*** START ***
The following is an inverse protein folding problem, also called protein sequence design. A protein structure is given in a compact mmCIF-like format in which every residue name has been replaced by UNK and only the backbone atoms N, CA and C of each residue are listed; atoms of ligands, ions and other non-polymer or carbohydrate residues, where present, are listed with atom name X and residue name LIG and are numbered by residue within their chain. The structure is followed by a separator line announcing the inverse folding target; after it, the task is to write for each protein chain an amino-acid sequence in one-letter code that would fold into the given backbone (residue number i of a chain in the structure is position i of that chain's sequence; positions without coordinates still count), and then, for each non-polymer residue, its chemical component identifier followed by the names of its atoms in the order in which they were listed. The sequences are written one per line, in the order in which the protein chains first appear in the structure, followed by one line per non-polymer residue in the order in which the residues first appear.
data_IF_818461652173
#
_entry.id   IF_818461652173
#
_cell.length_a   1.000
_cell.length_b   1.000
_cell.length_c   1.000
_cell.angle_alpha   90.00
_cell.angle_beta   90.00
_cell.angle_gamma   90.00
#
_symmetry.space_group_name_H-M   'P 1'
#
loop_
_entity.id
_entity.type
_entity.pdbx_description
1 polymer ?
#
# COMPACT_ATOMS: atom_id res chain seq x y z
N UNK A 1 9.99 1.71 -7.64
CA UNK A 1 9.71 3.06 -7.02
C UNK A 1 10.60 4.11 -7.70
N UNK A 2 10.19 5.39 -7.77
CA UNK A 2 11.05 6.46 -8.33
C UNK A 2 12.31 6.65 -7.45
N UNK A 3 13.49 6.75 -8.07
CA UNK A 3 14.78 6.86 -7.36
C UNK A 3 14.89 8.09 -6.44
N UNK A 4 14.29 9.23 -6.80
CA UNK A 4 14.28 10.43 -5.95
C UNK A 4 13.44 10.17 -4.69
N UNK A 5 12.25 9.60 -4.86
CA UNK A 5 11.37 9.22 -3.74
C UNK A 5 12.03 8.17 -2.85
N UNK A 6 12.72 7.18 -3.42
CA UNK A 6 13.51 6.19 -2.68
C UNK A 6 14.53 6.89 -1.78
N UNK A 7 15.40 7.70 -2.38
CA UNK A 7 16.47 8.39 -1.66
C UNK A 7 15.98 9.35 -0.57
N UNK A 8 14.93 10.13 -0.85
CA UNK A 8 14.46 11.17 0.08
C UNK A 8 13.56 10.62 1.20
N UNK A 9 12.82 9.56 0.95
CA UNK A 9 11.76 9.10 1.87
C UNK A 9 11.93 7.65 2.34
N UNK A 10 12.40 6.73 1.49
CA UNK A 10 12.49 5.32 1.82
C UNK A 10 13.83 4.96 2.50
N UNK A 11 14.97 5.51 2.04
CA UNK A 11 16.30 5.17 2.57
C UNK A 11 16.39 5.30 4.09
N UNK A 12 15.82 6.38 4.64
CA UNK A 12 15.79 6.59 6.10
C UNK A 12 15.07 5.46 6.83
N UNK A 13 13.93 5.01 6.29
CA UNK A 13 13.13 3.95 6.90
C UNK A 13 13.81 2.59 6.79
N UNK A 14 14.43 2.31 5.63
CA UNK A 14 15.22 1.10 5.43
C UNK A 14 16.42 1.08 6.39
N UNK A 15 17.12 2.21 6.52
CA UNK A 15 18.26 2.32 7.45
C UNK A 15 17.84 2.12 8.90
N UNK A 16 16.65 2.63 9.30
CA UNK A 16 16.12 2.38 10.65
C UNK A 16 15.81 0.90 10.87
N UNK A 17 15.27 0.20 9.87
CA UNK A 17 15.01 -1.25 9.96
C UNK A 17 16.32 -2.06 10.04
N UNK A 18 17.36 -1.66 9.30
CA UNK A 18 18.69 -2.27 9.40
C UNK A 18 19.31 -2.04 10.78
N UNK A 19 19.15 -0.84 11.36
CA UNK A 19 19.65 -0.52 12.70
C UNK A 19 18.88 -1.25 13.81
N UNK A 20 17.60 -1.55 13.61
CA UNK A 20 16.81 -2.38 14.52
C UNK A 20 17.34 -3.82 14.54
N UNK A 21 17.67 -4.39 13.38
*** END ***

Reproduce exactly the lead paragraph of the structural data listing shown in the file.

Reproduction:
The following is an inverse protein folding problem, also called protein sequence design. A protein structure is given in a compact mmCIF-like format in which every residue name has been replaced by UNK and only the backbone atoms N, CA and C of each residue are listed; atoms of ligands, ions and other non-polymer or carbohydrate residues, where present, are listed with atom name X and residue name LIG and are numbered by residue within their chain. The structure is followed by a separator line announcing the inverse folding target; after it, the task is to write for each protein chain an amino-acid sequence in one-letter code that would fold into the given backbone (residue number i of a chain in the structure is position i of that chain's sequence; positions without coordinates still count), and then, for each non-polymer residue, its chemical component identifier followed by the names of its atoms in the order in which they were listed. The sequences are written one per line, in the order in which the protein chains first appear in the structure, followed by one line per non-polymer residue in the order in which the residues first appear.